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Eosinophilic Pancreatitis Diagnosed With Endoscopic Ultrasound.

Kakodkar S, Omar H, Cabrera J, Chi K - ACG Case Rep J (2015)

Bottom Line: It usually presents on imaging as a pancreatic mass leading to common bile duct obstruction and jaundice.Since it can mimic a malignancy, eosinophilic pancreatitis is often diagnosed after "false positive" pancreatic resections.After a steroid course, there was improvement of clinical symptoms.

View Article: PubMed Central - PubMed

Affiliation: Division of Gastroenterology, Advocate Lutheran General Hospital, Park Ridge, IL.

ABSTRACT
Eosinophilic pancreatitis (EP) is a rare clinical entity, and few cases have been reported. It usually presents on imaging as a pancreatic mass leading to common bile duct obstruction and jaundice. Since it can mimic a malignancy, eosinophilic pancreatitis is often diagnosed after "false positive" pancreatic resections. To our knowledge, we report the only known case of EP in which the diagnosis was made by fine needle aspiration and core biopsy of the pancreas during EUS, sparing the patient a surgical resection. After a steroid course, there was improvement of clinical symptoms.

No MeSH data available.


Related in: MedlinePlus

MRCP 4 months later showed interval decrease in size of the mass within head of pancreas to 4.2 x 3.3 cm (arrow), with less mass-effect on the descending portion of the duodenum.
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Figure 6: MRCP 4 months later showed interval decrease in size of the mass within head of pancreas to 4.2 x 3.3 cm (arrow), with less mass-effect on the descending portion of the duodenum.

Mentions: The patient underwent biliary sphincterotomy, and cytology brushings of the stricture were consistent with reactive ductal cells and were negative for malignancy. A temporary straight, plastic, 10-French biliary stent was placed across the stricture to allow biliary decompression. The patient had a white blood cell count of 7.7 x 109 cells/L with 0.9 x 109 eosinophils/L (normal: 0.1 to 0.5 x 109 eosinophils/L). The patient's IgE level was 135 U/mL (normal: <100 U/mL). The patient was started on oral steroids for presumed eosinophilic pancreatitis and had complete clinical improvement. MRCP 4 months later showed interval decrease in size of the pancreatic head mass to 4.2 x 3.3 cm with less compression on the descending portion of the duodenum (Figure 6). The gallbladder was no longer distended and the pancreatic duct was normal, suggesting that the common bile duct obstruction had improved. He has since tapered his steroids and had his biliary stent removed with resolution of his symptoms and labs. Esophageal biopsies showed normal esophageal mucosa without an increased amount of eosinophils.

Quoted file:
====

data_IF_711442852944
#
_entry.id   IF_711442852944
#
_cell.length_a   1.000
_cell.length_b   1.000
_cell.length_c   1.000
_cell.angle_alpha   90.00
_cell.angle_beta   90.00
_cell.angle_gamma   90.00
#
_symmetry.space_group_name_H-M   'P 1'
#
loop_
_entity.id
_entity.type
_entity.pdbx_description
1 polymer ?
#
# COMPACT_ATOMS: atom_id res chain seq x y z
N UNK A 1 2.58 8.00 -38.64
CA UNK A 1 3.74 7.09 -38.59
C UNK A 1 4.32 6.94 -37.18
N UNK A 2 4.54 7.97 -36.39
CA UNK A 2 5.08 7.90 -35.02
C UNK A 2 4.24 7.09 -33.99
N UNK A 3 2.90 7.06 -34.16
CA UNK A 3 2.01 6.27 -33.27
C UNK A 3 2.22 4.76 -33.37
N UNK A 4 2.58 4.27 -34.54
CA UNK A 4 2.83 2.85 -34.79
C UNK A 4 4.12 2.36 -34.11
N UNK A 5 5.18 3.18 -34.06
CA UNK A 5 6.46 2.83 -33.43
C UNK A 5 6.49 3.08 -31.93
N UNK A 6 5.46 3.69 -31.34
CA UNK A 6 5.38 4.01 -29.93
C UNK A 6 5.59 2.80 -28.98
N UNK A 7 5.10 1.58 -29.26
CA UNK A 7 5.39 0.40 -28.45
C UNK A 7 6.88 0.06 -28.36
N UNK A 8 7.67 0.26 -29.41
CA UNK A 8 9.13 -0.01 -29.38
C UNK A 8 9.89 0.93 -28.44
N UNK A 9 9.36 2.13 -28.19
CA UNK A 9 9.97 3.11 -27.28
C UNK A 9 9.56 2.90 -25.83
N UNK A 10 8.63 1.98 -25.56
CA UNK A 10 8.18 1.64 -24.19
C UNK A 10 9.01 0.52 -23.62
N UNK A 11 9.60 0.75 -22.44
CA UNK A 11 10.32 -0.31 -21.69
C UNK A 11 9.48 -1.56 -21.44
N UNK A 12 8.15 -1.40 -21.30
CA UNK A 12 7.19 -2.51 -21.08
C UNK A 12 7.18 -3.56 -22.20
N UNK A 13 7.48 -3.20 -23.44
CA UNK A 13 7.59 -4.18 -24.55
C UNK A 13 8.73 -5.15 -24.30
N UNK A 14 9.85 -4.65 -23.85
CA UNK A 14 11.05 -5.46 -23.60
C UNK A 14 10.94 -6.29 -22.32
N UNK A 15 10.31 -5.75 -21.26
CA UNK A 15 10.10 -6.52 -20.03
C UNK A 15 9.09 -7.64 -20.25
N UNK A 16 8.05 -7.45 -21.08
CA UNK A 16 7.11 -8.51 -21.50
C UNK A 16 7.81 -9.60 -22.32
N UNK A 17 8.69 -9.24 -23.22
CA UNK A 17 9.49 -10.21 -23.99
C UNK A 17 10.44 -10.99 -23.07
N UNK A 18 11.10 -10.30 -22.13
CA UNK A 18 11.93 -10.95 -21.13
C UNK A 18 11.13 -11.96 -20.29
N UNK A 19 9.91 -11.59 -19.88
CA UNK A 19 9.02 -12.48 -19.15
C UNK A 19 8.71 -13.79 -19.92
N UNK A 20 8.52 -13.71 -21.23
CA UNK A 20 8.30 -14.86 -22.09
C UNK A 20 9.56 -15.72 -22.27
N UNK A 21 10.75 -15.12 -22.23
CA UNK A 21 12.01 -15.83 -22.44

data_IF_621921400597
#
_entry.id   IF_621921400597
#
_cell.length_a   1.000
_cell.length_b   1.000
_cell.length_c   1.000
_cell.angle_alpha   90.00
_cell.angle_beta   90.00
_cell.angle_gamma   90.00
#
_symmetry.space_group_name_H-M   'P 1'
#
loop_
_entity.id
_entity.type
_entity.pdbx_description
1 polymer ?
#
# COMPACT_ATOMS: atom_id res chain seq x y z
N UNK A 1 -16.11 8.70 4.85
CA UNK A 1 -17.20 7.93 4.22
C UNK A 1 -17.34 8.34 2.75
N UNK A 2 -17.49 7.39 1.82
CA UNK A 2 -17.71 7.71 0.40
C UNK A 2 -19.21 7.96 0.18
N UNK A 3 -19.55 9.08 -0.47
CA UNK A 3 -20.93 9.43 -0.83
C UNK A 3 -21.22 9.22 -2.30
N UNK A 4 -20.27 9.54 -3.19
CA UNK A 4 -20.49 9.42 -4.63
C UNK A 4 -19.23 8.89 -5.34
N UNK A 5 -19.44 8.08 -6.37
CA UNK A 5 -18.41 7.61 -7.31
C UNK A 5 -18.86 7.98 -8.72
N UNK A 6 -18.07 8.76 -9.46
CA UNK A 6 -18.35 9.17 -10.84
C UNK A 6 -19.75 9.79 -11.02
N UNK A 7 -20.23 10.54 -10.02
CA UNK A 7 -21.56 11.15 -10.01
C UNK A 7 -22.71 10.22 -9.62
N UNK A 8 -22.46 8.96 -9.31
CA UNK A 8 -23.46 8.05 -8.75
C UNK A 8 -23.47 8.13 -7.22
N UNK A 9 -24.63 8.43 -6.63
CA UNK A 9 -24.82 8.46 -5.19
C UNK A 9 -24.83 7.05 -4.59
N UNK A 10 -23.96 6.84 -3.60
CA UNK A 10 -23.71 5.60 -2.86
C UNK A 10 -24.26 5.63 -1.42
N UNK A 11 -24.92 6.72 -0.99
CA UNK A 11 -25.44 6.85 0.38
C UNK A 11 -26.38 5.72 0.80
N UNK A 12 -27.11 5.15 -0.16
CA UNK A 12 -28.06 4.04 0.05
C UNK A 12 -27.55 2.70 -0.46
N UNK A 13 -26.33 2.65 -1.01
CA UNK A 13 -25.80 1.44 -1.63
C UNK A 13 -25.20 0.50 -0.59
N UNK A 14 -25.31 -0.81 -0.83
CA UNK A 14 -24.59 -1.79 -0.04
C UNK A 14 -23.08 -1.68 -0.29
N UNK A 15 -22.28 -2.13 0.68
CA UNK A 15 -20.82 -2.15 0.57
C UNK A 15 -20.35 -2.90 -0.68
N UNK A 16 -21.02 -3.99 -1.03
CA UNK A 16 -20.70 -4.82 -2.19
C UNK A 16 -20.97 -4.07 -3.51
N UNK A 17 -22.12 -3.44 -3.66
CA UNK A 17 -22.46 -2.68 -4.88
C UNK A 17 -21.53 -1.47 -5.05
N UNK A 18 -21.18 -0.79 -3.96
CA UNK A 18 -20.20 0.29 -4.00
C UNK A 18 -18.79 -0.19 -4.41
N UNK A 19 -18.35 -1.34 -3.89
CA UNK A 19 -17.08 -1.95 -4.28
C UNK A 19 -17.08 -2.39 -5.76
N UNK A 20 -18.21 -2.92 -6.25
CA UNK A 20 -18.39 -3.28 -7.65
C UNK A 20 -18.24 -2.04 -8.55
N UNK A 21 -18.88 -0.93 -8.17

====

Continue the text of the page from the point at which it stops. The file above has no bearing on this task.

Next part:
Eosinophilic Pancreatitis Diagnosed With Endoscopic Ultrasound.

Kakodkar S, Omar H, Cabrera J, Chi K - ACG Case Rep J (2015)

MRCP 4 months later showed interval decrease in size of the mass within head of pancreas to 4.2 x 3.3 cm (arrow), with less mass-effect on the descending portion of the duodenum.
© Copyright Policy - open-access
Related In: Results  -  Collection

License
Show All Figures
getmorefigures.php?uid=PMC4508953&req=5

Figure 6: MRCP 4 months later showed interval decrease in size of the mass within head of pancreas to 4.2 x 3.3 cm (arrow), with less mass-effect on the descending portion of the duodenum.
Mentions: The patient underwent biliary sphincterotomy, and cytology brushings of the stricture were consistent with reactive ductal cells and were negative for malignancy. A temporary straight, plastic, 10-French biliary stent was placed across the stricture to allow biliary decompression. The patient had a white blood cell count of 7.7 x 109 cells/L with 0.9 x 109 eosinophils/L (normal: 0.1 to 0.5 x 109 eosinophils/L). The patient's IgE level was 135 U/mL (normal: <100 U/mL). The patient was started on oral steroids for presumed eosinophilic pancreatitis and had complete clinical improvement. MRCP 4 months later showed interval decrease in size of the pancreatic head mass to 4.2 x 3.3 cm with less compression on the descending portion of the duodenum (Figure 6). The gallbladder was no longer distended and the pancreatic duct was normal, suggesting that the common bile duct obstruction had improved. He has since tapered his steroids and had his biliary stent removed with resolution of his symptoms and labs. Esophageal biopsies showed normal esophageal mucosa without an increased amount of eosinophils.

Bottom Line: It usually presents on imaging as a pancreatic mass leading to common bile duct obstruction and jaundice.Since it can mimic a malignancy, eosinophilic pancreatitis is often diagnosed after "false positive" pancreatic resections.After a steroid course, there was improvement of clinical symptoms.

View Article: PubMed Central - PubMed

Affiliation: Division of Gastroenterology, Advocate Lutheran General Hospital, Park Ridge, IL.

ABSTRACT
Eosinophilic pancreatitis (EP) is a rare clinical entity, and few cases have been reported. It usually presents on imaging as a pancreatic mass leading to common bile duct obstruction and jaundice. Since it can mimic a malignancy, eosinophilic pancreatitis is often diagnosed after "false positive" pancreatic resections. To our knowledge, we report the only known case of EP in which the diagnosis was made by fine needle aspiration and core biopsy of the pancreas during EUS, sparing the patient a surgical resection. After a steroid course, there was improvement of clinical symptoms.

No MeSH data available.


Related in: MedlinePlus